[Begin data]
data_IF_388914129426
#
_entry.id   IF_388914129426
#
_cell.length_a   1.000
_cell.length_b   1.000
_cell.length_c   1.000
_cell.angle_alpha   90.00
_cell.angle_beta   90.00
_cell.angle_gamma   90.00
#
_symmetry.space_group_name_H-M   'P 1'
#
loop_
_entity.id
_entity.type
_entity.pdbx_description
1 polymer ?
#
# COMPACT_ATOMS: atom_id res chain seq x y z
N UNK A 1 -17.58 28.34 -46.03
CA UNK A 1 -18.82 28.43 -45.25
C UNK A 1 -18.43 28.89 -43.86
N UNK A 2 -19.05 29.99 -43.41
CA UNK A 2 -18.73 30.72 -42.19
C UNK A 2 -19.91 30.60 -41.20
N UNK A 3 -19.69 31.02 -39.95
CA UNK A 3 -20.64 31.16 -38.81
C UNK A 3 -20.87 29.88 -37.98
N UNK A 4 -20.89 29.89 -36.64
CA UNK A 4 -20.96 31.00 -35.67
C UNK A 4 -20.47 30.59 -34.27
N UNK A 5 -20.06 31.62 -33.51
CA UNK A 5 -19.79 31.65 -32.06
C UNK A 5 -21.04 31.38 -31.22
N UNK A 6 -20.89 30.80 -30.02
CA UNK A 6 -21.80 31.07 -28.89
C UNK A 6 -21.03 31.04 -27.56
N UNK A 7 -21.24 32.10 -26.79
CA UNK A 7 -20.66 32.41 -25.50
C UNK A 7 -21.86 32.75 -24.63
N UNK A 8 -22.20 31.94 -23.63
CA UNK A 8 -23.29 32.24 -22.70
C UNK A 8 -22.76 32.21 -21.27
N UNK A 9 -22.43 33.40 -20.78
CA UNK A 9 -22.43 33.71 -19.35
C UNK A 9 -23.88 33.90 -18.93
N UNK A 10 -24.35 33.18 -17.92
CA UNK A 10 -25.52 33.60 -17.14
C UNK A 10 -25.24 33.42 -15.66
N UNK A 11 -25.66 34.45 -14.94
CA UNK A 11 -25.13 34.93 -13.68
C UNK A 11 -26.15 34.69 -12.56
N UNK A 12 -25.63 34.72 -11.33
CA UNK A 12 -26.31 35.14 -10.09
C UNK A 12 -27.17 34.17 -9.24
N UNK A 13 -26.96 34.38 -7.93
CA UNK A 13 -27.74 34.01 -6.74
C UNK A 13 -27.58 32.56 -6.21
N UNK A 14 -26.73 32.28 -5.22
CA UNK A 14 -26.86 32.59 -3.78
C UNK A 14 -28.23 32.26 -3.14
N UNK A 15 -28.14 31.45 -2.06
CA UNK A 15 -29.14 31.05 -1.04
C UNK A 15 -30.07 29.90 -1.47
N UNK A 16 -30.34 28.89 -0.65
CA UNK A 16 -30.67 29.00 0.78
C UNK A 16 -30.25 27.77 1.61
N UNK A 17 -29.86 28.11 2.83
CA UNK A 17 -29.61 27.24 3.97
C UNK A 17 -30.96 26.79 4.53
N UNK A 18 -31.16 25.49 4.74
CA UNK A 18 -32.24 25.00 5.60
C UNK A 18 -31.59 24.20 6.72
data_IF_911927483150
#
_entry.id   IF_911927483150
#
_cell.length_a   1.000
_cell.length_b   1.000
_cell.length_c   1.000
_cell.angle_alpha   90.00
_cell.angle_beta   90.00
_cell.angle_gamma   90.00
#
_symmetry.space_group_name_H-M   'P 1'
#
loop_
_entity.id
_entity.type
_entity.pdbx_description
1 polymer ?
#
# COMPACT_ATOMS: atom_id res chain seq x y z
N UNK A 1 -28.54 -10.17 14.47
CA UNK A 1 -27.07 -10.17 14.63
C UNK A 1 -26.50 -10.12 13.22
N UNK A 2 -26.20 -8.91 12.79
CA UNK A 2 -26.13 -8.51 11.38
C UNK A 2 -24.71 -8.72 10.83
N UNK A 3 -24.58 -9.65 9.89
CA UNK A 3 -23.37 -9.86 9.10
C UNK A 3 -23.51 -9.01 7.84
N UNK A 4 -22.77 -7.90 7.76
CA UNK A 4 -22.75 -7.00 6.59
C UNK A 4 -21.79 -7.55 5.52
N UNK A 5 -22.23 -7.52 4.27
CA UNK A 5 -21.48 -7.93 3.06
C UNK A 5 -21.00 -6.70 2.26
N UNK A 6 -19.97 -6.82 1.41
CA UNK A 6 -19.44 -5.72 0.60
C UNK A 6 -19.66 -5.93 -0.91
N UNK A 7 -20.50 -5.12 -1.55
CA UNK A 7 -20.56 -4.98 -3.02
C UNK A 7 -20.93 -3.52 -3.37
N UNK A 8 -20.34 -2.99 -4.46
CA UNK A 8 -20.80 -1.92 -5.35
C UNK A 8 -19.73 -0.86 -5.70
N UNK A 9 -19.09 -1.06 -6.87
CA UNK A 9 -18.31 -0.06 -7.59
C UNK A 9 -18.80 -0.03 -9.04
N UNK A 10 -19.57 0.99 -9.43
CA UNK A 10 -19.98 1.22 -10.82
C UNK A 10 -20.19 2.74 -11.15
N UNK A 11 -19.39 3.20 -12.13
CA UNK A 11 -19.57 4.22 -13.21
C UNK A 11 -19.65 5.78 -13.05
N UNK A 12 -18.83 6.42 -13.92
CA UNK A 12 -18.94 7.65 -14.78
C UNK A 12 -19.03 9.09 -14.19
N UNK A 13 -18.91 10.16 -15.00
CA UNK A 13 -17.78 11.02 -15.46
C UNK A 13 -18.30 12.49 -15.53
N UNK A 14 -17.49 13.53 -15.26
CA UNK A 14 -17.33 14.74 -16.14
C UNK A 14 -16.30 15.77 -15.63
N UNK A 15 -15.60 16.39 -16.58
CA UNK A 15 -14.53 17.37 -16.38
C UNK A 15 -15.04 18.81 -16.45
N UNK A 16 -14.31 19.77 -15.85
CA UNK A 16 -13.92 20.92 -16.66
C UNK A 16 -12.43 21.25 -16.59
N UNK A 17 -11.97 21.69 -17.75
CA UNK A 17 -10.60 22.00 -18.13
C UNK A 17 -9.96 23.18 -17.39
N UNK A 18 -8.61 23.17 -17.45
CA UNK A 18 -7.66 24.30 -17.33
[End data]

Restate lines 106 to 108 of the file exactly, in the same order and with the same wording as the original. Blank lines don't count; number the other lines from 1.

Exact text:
C UNK A 4 -21.79 -7.55 5.52
N UNK A 5 -22.23 -7.52 4.27
CA UNK A 5 -21.48 -7.93 3.06